It took me about 3 weeks of agony to stop drinking coffee. Kicking caffeine was harder than running my first 50k ultra marathon.

English: A photo of a cup of coffee. Esperanto...
Cup of Coffee (Photo credit: Wikipedia)

Now that the cravings for coffee are completely gone, I occasionally ask myself if I made the right decision. After all, many grandmasters, writers, and mathematicians enjoy the psychoactive benefits of arabica. Sometimes, I miss the manic episodes and on-demand vigilance that coffee gave me.  In terms of creativity, I think coffee may have given me a slight edge. Whenever I needed to bang out a post, I’d brew a pot of java.

For the past year, I’ve been in an artistic slump. The urge to write, to play music, sometimes, even to paint or draw hasn’t been as strong. I know that it’s foolish to wait for inspiration because the Muse only shows up when I do. I’ve got to put myself out there for the magic to happen. It’s impossible to paint a masterpiece without a brush in your hand. Even so, I often ask myself:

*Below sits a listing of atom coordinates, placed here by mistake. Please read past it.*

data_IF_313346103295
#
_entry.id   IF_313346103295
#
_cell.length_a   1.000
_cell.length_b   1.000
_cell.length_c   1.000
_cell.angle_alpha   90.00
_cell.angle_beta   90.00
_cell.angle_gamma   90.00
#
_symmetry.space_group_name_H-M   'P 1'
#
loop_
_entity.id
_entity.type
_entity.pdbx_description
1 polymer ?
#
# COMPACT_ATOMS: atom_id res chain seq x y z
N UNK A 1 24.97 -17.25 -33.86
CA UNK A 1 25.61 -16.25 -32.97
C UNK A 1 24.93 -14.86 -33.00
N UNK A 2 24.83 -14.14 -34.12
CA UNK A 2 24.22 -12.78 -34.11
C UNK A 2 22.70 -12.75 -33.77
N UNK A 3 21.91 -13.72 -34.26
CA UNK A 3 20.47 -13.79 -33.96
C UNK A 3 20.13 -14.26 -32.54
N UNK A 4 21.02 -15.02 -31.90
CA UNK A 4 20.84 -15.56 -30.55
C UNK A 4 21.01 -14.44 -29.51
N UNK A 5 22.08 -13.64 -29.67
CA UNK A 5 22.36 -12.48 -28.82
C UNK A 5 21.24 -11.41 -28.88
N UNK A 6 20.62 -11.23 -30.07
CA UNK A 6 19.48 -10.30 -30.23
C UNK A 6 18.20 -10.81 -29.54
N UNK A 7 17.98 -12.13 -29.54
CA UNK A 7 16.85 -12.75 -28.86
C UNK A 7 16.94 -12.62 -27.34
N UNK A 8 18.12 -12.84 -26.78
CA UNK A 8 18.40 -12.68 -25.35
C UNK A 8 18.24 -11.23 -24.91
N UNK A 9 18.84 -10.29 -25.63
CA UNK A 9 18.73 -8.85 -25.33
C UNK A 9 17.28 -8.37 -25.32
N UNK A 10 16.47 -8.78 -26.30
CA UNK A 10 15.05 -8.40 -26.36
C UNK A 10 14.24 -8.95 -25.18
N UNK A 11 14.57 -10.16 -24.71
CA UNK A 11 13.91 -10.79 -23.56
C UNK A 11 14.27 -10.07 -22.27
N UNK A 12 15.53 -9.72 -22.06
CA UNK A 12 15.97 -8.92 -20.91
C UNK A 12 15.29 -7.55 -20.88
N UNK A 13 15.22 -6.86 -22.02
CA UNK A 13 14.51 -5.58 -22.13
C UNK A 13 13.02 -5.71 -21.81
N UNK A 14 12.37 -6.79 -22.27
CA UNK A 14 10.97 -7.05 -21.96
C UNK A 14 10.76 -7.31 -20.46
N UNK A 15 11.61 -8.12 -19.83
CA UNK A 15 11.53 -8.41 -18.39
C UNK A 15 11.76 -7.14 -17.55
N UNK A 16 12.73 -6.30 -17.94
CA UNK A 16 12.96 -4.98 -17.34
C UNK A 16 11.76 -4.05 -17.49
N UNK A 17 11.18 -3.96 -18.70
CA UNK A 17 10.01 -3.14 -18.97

Would drinking coffee guide the strokes? Am I distorting the past? Was coffee really my Muse? Or just a monkey on my back?

To discover the truth, I’m going to slip into the socks of Benjamin Franklin. After all, he was one of America’s wisest citizens. Whenever the great man was faced with an important decision, he would take a plain piece of paper, draw a line down the middle, and put a plus (+) on one half, and a minus (-) on the other. By listing all the positive elements on the plus side of the paper and all of the negative ones on the minus side, his decisions would become obvious.

Here’s my list of Pros and Cons for drinking coffee.

+ Pros:

  • Gives me energy and a slight manic twitch to write blog posts, draw goofy skulls, and play the didgeridoo. Looking deep into my blog, some of the most exotic posts were written when I was hopped up on caffeine. Most of my sketchbooks were filled after percolating a pot of coffee. I even used the grounds to “coffee wash”  some of my tattoo flash sheets.
  • Escalates social inclusion. When I quite coffee, I felt ashamed and exiled, like someone on Survivor with a secret immunity idol who was blindsided at Tribal Counsel. Whenever I tell my friends and coworkers that I’m not part of the Java Tribe, their shocked expressions do little to betray their contempt. I can hear their thoughts, “He’s not one of us. Is he Mormon?”